- Independent Commissions re-introduced. The bias of the ‘independent commission’ was evident from the behavior of the Election Commission member Hoole, who even went to file FR cases against a MP. Election Commission was not answerable to anyone while other Independent Commissions were answerable to Parliament. Role of Election Commission is not given & not mentioned in standing orders in Parliament.
- Election Commission lack of ‘independence’ was seen in its inaction while PC elections were postponed for 2 years by the Commission. So-called independent commission member Hoole even filed FR against holding elections!
- Right to Access of Information was included in 19a but contents of the Bill was not publicized!
Good aspects of 19a
- Inclusion of dual citizenship denial to be a MP or President
- Removal of “Urgent Bills’ used to pass legislation (Bill has to be made available to public & given 14 days before placed on the Order Paper of Parliament – prior to 19a it was only 7 days)
Major fallacies of 19a
- While CC nominated IGP and President appointed him – there was no clause regarding his termination. Following the Easter Sunday, the IGP could only be sent on compulsory leave & a deputy IGP was appointed.
- Impediment to democracy (will of the People) placing restrictions on the dissolution of Parliament – allowing to dissolve Parliament in 4 ½ years of a 5 year term has no logic especially in instances where a Government is not functioning to the people’s wishes & people appeal to the President to take action – he cannot because of this 19a clause preventing him from dissolving Parliament.
19a & Supreme Court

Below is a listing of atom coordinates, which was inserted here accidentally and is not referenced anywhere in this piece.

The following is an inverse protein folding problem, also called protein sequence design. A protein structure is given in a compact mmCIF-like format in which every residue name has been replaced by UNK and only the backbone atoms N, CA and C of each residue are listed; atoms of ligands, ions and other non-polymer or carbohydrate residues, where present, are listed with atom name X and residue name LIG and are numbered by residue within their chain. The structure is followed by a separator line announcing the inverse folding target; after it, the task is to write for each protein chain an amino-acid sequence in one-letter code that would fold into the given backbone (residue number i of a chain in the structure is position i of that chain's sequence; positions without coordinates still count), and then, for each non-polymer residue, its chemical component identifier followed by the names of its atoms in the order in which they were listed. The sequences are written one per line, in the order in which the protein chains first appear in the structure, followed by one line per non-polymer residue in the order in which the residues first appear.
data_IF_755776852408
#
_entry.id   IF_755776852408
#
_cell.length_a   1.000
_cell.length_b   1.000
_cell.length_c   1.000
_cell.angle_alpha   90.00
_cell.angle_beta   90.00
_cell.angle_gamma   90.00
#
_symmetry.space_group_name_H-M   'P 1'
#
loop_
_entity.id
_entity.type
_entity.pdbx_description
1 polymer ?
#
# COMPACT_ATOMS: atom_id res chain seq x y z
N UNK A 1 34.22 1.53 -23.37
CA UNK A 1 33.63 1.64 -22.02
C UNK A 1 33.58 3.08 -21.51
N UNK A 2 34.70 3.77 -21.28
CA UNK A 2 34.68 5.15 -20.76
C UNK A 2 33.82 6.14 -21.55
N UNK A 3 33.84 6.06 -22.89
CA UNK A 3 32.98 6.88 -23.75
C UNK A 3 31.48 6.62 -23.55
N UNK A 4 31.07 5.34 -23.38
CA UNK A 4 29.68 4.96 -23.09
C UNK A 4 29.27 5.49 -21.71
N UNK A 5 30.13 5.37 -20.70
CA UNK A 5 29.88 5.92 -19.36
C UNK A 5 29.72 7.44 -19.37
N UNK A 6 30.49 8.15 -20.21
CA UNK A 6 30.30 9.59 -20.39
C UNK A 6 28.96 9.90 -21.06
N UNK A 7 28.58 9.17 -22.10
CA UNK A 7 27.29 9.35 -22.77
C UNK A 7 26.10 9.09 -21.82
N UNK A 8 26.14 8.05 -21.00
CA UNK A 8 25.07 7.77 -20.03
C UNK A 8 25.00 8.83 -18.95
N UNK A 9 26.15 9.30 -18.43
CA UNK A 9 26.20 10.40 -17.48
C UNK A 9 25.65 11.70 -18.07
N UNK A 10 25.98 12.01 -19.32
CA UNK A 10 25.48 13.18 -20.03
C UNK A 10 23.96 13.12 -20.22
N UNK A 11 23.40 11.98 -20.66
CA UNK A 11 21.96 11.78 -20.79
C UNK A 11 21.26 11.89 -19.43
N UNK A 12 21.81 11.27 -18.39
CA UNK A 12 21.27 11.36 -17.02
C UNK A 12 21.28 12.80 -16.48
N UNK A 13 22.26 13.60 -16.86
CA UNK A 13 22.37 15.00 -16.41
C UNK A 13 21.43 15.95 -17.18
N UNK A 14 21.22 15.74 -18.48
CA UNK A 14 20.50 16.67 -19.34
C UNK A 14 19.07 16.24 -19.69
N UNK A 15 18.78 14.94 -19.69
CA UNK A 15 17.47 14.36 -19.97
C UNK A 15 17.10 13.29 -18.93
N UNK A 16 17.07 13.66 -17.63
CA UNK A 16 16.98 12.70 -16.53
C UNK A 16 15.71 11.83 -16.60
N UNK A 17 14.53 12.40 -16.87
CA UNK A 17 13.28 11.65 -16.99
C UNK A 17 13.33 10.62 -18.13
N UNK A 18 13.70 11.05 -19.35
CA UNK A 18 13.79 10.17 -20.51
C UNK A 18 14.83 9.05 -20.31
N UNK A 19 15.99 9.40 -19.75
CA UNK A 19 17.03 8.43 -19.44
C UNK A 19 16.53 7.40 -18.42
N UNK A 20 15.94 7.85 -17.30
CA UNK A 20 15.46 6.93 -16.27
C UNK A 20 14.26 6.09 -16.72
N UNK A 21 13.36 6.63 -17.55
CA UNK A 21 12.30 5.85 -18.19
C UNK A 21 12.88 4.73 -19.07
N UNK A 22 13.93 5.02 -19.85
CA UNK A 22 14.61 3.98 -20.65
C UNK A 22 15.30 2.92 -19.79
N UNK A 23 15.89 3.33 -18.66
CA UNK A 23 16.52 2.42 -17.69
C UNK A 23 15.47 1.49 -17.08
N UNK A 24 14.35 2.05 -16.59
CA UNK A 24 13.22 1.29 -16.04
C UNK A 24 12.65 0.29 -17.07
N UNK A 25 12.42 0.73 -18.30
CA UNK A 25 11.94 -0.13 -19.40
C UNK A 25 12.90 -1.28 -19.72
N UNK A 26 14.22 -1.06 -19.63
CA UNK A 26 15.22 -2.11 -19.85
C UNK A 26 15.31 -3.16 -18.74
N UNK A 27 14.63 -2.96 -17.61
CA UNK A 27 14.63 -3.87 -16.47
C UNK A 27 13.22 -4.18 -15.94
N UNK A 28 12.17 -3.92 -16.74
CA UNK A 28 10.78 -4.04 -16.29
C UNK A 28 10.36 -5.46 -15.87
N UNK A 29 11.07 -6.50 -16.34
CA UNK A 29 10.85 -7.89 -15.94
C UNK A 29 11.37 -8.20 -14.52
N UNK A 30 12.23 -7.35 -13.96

Article 80(3) imposes a ban on Supreme Court from reviewing a law after it has been passed and no court or tribunal can inquire into it.
19a was passed no differently to how 13a was passed. 13a had a 9member bench with CJ Sarvananda. 3 judges upheld 13a, 5 judges claimed it contravened Article 2 of the Constitution, Judge Palinda Ranasinghe impugned certain provisions which AG Shiva Pasupathi made amendments to in the Bill & was hastily passed. 13a remains a problem for this reason, the very reason why 19a is full of ambiguities as well.
Article 2 of 19a attempts to replace Article 4(b) of Constitution providing President executive powers including defense. This has to be read alongside Article 33a of 19a which makes President act on advice of PM or a Minister authorized by PM.
Though 19a as per Article 2(b) says executive powers are with the President, in reality it is negated by Article 33a(2) which gives executive powers to the PM & not the President. This is a violation of the legal maxim ‘delegatus non potest delegare’ which in other words means delegated power cannot be re-delegated (thus the President cannot delegate powers given to him to the PM) – ‘shall’ is used as a mandatory requirement for the President in the 19th amendment (Articles 33A (2) and (3) reduces the President to a mere puppet in the hands of the PM and questions the duplicity in including a clause that says the President exercises the People’s power.
Party leaders objected to the clause that required President to act on advice of PM & it was removed from gazette presented to parliament but was included in draft sent to Supreme Court.
Shenali D Waduge